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This was a safe place. I was so informed as I entered, grey backpack strung tight around my shoulders. Safe and welcoming, there was no need to feel manipulated here. The counselor led me through the entryway with the fake plastic palm trees, past the reception desk with the uninterested receptionist, through the hallway with the melted paintings, into the round room. No sides, there was nothing but smooth white walls with a single wooden door to break the monotony. The first things I noticed were the chairs.
Then I noticed the people, sitting in the chairs as if they were carved there out of alabaster. A multitude of eyes rose up from the floor to acknowledge me, and then returned to their post on the floor. No love lost, i guess. I tried to see what was on the floor, what everybody was staring at. I didn't see anything there, and that was probably part of the problem
"Please sit down, this is a safe place." Safe for you maybe, but everywhere was a safe place to me. Indifferent, i sat in the high backed plastic chair with artificial textures scratching across my back. It was comfortable enough, I suppose especially for such a safe place. The leader sat across from me, he had no distinguish marks to label him as such but it was apparent, to me at least, that he had to be the leader. He stared at me hard, so that i could feel it across my face like a slap, and he twitched his mouth at the corners, smiling his smile that wasn't there. I couldn't look at him for more than a couple seconds. Just as well though, as we were about to start.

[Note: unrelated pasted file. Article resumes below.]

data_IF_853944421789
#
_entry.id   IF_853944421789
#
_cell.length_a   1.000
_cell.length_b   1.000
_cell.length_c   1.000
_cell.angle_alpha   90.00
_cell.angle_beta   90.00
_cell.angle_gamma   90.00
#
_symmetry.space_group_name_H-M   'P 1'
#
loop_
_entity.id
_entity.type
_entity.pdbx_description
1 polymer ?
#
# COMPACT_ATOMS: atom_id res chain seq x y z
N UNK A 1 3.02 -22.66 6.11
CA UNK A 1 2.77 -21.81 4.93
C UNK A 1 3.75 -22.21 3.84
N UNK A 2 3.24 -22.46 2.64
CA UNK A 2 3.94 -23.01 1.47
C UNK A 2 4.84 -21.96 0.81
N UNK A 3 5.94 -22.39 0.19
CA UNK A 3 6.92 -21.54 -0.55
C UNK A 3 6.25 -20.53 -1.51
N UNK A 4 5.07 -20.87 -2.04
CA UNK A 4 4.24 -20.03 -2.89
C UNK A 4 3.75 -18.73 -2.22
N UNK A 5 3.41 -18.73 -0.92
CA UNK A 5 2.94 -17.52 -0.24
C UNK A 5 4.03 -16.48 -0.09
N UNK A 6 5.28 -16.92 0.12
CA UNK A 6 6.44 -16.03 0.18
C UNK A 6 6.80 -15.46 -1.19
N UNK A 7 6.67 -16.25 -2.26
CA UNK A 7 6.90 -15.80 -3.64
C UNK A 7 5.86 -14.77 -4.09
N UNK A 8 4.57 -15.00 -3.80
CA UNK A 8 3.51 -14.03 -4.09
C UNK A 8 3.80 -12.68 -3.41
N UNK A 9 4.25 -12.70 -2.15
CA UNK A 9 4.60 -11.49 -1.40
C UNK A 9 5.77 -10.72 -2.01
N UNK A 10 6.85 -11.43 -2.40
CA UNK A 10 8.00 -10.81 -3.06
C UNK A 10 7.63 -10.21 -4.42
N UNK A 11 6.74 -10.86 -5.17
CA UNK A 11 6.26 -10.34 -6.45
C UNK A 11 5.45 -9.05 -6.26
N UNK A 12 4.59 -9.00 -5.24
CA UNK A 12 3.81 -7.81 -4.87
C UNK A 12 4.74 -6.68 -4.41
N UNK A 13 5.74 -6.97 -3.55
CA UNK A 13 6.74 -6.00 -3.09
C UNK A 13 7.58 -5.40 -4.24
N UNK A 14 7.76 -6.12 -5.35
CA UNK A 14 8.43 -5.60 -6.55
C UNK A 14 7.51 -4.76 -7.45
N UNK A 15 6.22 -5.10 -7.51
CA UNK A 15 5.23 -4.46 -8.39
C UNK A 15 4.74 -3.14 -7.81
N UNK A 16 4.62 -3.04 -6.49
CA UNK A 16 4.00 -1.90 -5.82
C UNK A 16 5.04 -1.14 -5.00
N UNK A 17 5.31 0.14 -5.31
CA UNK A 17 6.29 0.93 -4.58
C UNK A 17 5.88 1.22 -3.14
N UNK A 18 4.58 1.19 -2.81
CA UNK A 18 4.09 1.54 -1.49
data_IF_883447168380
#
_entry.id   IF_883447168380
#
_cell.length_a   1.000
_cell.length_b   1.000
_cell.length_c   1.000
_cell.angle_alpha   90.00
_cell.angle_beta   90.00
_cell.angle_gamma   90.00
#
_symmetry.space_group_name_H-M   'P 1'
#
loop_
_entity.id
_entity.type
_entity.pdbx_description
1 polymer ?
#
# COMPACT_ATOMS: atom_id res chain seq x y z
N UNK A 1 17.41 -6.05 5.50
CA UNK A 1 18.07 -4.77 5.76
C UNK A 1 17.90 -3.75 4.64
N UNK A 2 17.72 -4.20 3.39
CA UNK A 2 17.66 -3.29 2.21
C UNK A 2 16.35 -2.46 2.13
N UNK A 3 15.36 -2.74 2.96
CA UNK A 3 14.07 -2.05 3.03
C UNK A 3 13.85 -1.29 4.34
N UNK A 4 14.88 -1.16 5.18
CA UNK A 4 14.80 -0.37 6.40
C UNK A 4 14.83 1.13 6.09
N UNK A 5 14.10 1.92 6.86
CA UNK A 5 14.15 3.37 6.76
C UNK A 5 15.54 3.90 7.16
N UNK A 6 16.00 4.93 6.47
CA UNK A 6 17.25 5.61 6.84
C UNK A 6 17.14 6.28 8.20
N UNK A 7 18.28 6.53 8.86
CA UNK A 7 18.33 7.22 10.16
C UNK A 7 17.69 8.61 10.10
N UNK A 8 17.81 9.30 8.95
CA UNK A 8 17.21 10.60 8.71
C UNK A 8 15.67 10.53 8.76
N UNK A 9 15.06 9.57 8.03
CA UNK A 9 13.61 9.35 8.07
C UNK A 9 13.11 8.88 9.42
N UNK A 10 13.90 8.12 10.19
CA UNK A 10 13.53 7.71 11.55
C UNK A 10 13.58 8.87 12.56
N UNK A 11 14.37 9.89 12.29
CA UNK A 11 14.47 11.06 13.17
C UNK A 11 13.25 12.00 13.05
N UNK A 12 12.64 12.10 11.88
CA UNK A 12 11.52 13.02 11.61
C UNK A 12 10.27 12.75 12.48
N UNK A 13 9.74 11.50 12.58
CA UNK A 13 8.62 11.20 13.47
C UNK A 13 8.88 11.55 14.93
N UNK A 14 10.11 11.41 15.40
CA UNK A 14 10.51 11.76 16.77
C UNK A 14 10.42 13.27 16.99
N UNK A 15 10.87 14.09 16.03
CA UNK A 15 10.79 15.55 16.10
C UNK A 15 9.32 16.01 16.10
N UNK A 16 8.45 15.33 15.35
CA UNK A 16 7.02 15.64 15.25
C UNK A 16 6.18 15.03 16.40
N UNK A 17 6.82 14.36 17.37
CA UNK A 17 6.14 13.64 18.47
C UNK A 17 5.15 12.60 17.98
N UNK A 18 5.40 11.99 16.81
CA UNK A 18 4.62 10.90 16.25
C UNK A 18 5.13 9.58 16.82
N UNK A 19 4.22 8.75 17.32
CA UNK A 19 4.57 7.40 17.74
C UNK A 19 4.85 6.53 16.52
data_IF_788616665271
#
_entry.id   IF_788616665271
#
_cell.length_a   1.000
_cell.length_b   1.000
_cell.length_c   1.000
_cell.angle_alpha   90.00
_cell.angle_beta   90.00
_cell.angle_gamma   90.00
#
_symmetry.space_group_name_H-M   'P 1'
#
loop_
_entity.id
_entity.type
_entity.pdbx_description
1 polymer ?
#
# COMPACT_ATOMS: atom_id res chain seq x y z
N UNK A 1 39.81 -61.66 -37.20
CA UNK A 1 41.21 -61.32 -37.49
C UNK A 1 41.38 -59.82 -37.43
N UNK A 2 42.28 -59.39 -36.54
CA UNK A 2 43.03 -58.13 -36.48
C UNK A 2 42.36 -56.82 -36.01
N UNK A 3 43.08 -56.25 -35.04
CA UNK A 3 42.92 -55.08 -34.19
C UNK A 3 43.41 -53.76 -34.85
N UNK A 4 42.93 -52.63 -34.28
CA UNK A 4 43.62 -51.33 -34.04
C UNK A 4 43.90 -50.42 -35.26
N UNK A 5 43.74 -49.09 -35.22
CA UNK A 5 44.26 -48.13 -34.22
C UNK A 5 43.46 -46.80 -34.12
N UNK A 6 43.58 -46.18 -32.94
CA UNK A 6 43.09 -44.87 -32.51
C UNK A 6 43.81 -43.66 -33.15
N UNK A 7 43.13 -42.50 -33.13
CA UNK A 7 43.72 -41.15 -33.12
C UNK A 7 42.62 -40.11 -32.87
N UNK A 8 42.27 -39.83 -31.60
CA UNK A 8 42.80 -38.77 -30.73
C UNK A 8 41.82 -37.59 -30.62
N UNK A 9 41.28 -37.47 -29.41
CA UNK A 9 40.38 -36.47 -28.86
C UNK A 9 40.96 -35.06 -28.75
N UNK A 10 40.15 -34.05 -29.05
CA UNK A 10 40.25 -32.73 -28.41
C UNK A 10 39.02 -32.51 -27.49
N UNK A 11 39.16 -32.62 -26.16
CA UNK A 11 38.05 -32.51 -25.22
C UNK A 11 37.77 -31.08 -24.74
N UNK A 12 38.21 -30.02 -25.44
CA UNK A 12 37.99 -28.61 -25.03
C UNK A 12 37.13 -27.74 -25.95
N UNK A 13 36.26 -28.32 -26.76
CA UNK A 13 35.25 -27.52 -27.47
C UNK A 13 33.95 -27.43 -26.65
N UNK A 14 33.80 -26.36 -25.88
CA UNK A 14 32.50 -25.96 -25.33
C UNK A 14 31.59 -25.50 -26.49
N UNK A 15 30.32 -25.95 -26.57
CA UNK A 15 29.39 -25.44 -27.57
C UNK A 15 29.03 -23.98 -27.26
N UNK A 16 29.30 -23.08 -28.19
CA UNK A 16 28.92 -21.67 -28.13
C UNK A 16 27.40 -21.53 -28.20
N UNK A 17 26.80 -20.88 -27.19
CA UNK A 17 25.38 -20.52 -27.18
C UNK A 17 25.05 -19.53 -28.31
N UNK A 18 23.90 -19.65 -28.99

The counselor flew in on a golden chariot, notebook in hand and glasses sliding down his equiline nose. He landed loftily in one of the high backed plastic chairs, sitting amongst us derelict rejects as an Aztec god, condescending to the lowly for an infinitely higher purpose. His glasses magnified his eyes past human understanding, scary big. They cut a swath through the group sitting anxious in the circular office and lit upon a particularly pathetic looking character sitting a few seats down to my left. "Mark," He said kindly, emphasizing the r. Mark looked up apprehensively, pain in his eyes. "Mark, why don't you start us out?"
Mark was five. Melissa was ten. Their father was angry. Their mother, angel that she was, tried to calm him down. Tried so very hard.
But he was inconsolable.
For years before Mark was even capable of memory, his father had been a drinker. Heavy gulps, thousands of dollars and thousands of hours spent slave to an unforgiving indulgence. While drifting through bottles his father had lost something very dear to him. Something he wanted very badly. As a result, his father would often come home very angry, frustrated in his search once again.
The dulled smack of fist against flesh played over and over in Marks mind, the florescent artificial lights of the kitchen glistening white against fresh blood on the floor. His mother wept, crying first with each fist fall until gradually the crying became a constant moan. The fists fell until the moans quieted. His father turned slowly to look at them, eyes dull and far away, then left them to look into the dead staring eyes of their mother.
Mark was five. Melissa was ten.
Close Story One
The tapping on the clipboard became a metronome guiding the silence following Marks story as it stretched further and further into the minds and hearts of the people sitting in the circle. Silent tears flowed down from various sympathizers, and Mark was handed a single tissue from one of the counselor’s aides.